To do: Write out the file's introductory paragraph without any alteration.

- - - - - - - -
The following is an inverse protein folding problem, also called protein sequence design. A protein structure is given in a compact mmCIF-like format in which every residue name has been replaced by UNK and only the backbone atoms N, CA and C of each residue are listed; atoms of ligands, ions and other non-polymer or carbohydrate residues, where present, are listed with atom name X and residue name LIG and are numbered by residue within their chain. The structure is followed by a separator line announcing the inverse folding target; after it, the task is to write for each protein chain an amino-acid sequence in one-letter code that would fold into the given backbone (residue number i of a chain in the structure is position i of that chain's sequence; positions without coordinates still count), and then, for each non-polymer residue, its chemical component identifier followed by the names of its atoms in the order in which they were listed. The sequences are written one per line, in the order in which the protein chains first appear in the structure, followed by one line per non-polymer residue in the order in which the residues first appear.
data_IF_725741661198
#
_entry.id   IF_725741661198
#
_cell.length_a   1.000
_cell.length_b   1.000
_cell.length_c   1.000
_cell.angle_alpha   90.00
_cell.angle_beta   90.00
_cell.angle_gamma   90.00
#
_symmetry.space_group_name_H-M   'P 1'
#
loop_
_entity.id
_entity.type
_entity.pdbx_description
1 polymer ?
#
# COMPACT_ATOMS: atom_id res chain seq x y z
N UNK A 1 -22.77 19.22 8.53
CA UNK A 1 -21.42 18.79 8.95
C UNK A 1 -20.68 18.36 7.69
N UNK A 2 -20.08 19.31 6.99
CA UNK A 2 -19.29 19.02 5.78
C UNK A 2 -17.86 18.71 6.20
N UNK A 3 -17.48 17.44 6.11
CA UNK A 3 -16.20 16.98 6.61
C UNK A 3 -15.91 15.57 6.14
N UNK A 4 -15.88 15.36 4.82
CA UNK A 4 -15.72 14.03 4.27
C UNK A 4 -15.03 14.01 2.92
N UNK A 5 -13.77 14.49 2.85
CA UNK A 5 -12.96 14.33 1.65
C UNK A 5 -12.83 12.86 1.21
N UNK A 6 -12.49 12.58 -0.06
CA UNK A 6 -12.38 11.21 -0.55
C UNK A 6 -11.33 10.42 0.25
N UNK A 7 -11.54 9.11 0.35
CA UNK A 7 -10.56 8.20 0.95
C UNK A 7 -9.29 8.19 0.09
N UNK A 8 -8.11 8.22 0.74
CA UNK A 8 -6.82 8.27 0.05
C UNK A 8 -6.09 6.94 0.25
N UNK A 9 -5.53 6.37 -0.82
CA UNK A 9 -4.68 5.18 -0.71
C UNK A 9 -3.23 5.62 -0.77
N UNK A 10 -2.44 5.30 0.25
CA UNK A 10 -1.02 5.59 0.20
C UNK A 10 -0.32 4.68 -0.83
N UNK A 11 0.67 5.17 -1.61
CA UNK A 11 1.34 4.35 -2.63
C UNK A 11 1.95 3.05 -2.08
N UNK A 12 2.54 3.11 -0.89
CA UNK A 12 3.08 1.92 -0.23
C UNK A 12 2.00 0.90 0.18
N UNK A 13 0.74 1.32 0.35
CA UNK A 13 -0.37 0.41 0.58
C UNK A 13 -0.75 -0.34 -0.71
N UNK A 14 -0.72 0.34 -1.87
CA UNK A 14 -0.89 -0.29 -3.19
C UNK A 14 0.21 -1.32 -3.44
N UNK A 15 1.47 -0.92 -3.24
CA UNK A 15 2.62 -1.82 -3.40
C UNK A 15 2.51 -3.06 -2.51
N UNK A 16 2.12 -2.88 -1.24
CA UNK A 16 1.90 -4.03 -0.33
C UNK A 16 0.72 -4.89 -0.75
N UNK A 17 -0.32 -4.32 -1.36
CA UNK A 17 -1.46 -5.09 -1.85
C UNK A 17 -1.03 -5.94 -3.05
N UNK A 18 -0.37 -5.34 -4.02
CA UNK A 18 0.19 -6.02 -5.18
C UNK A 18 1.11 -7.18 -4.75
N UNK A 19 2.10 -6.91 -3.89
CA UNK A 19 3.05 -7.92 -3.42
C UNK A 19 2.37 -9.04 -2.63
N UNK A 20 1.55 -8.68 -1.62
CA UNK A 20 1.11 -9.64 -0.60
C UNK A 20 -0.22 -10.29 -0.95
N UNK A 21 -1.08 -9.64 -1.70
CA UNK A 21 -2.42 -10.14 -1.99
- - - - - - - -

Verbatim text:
The following is an inverse protein folding problem, also called protein sequence design. A protein structure is given in a compact mmCIF-like format in which every residue name has been replaced by UNK and only the backbone atoms N, CA and C of each residue are listed; atoms of ligands, ions and other non-polymer or carbohydrate residues, where present, are listed with atom name X and residue name LIG and are numbered by residue within their chain. The structure is followed by a separator line announcing the inverse folding target; after it, the task is to write for each protein chain an amino-acid sequence in one-letter code that would fold into the given backbone (residue number i of a chain in the structure is position i of that chain's sequence; positions without coordinates still count), and then, for each non-polymer residue, its chemical component identifier followed by the names of its atoms in the order in which they were listed. The sequences are written one per line, in the order in which the protein chains first appear in the structure, followed by one line per non-polymer residue in the order in which the residues first appear.